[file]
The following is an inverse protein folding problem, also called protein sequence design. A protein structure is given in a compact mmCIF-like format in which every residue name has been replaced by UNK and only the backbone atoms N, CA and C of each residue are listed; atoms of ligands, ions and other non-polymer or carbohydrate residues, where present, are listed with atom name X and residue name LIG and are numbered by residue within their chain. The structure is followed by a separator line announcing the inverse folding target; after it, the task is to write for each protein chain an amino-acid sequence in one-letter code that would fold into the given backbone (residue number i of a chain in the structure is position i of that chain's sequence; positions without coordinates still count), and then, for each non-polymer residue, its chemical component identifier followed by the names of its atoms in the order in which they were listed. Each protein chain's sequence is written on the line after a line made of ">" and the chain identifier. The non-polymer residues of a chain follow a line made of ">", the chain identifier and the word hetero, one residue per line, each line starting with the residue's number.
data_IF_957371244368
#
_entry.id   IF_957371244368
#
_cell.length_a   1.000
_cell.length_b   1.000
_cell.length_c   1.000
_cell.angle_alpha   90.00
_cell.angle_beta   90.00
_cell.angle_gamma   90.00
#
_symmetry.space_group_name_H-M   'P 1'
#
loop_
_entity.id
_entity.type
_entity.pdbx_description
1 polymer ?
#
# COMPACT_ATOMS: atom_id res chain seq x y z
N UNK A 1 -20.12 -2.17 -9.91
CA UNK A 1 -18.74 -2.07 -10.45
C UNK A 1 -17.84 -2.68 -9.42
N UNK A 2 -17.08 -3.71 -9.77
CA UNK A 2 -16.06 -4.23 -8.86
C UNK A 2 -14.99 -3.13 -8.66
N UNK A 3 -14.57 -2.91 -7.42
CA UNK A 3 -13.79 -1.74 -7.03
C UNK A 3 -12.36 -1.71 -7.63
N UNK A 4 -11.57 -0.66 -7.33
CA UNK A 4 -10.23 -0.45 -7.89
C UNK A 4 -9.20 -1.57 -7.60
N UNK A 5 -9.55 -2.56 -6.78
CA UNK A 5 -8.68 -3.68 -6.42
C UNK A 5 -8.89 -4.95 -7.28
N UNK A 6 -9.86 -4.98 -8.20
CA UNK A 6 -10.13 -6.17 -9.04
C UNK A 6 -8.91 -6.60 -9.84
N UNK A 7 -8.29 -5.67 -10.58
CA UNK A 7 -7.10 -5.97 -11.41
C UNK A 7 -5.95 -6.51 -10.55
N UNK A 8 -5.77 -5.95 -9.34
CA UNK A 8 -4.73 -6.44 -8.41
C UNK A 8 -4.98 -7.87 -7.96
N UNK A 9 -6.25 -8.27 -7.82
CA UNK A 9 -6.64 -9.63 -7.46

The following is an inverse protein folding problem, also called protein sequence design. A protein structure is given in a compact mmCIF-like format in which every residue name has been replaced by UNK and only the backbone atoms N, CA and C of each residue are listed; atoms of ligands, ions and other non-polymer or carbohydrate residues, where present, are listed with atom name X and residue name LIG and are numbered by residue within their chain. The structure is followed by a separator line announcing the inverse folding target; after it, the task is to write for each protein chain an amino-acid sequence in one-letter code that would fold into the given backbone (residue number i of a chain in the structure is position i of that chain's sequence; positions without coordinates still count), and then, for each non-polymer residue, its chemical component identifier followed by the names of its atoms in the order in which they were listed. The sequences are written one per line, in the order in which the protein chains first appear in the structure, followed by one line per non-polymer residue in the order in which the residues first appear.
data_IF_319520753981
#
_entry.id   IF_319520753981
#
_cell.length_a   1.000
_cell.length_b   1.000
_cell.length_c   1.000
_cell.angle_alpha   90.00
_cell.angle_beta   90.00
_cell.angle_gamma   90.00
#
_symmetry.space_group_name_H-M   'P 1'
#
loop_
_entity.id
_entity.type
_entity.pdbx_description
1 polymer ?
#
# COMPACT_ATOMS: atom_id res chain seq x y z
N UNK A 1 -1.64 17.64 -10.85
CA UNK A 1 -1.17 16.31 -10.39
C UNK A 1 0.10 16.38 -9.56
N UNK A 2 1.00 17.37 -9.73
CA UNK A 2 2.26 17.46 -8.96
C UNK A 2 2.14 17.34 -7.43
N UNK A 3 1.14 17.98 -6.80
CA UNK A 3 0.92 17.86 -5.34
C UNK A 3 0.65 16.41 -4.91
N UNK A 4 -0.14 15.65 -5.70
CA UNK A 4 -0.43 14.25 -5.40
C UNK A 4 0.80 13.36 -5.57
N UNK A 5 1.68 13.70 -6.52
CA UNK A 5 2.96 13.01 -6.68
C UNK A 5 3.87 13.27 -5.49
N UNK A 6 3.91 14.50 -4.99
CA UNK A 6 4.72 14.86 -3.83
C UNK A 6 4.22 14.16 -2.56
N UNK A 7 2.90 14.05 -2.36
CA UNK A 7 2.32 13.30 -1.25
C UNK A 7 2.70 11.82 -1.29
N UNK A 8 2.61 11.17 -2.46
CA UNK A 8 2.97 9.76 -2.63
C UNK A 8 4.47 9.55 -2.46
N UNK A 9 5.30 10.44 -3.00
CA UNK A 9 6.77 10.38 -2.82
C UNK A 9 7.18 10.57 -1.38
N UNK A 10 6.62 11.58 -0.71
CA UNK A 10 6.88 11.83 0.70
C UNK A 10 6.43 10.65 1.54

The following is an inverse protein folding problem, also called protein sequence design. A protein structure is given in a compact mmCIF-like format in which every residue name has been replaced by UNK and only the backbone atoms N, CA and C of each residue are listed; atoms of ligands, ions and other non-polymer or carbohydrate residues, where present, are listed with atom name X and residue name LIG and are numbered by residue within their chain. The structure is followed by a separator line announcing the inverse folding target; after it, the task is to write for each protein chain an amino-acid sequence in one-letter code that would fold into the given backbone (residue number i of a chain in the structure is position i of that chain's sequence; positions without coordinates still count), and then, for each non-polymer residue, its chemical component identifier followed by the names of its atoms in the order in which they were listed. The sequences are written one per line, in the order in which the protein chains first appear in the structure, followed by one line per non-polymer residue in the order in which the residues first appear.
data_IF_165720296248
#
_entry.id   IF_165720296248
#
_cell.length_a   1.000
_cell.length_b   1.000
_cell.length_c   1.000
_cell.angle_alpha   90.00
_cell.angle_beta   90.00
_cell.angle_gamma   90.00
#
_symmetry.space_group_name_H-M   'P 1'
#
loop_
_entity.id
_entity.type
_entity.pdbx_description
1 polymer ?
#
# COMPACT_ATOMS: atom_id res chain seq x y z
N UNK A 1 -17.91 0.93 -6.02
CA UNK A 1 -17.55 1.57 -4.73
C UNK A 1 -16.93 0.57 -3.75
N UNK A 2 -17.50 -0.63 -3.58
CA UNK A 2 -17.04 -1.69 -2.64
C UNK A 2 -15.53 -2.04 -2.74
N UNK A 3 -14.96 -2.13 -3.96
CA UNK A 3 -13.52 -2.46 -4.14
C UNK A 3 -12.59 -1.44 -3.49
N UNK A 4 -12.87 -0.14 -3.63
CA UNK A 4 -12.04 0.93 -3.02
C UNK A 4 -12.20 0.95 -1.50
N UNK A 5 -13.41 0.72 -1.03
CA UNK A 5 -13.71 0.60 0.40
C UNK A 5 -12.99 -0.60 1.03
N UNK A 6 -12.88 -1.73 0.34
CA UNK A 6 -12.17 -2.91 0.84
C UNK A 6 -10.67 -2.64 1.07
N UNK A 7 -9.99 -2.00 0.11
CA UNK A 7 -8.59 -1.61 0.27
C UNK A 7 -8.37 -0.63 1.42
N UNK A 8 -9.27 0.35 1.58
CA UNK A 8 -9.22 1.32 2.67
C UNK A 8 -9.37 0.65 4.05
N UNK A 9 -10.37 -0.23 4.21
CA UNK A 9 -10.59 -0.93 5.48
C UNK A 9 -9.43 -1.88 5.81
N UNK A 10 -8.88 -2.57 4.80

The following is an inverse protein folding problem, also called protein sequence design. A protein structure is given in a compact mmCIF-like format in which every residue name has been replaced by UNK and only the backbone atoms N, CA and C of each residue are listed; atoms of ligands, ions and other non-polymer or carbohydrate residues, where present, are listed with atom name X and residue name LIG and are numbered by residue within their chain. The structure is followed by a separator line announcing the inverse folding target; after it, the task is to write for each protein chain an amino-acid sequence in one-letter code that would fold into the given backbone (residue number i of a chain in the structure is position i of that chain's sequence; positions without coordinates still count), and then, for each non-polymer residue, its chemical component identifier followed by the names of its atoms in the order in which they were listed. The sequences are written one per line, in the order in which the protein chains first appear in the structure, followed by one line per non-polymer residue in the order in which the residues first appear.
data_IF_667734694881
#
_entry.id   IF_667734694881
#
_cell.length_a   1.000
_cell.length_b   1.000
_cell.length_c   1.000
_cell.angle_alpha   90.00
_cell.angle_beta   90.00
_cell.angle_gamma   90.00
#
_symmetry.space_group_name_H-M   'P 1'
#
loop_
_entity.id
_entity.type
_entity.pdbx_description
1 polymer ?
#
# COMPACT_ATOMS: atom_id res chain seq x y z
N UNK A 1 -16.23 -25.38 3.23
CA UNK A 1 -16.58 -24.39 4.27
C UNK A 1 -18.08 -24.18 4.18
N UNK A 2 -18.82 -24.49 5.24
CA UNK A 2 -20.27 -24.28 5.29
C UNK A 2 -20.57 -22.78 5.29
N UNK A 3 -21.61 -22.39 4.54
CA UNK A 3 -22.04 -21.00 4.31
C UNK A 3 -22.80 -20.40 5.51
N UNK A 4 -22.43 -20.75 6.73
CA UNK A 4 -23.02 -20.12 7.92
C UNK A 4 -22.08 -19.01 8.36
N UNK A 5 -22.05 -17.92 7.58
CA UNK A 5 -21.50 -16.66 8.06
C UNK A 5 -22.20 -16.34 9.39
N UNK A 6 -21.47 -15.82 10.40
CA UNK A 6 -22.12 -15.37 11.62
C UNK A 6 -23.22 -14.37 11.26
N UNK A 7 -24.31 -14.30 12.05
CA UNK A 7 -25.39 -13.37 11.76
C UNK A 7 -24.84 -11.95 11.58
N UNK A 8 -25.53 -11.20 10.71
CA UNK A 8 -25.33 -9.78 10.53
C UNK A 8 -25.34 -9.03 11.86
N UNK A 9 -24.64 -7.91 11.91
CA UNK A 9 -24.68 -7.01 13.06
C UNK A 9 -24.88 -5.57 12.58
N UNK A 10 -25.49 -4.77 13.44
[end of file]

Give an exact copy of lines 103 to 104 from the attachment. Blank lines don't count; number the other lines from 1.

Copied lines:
#
_cell.length_a   1.000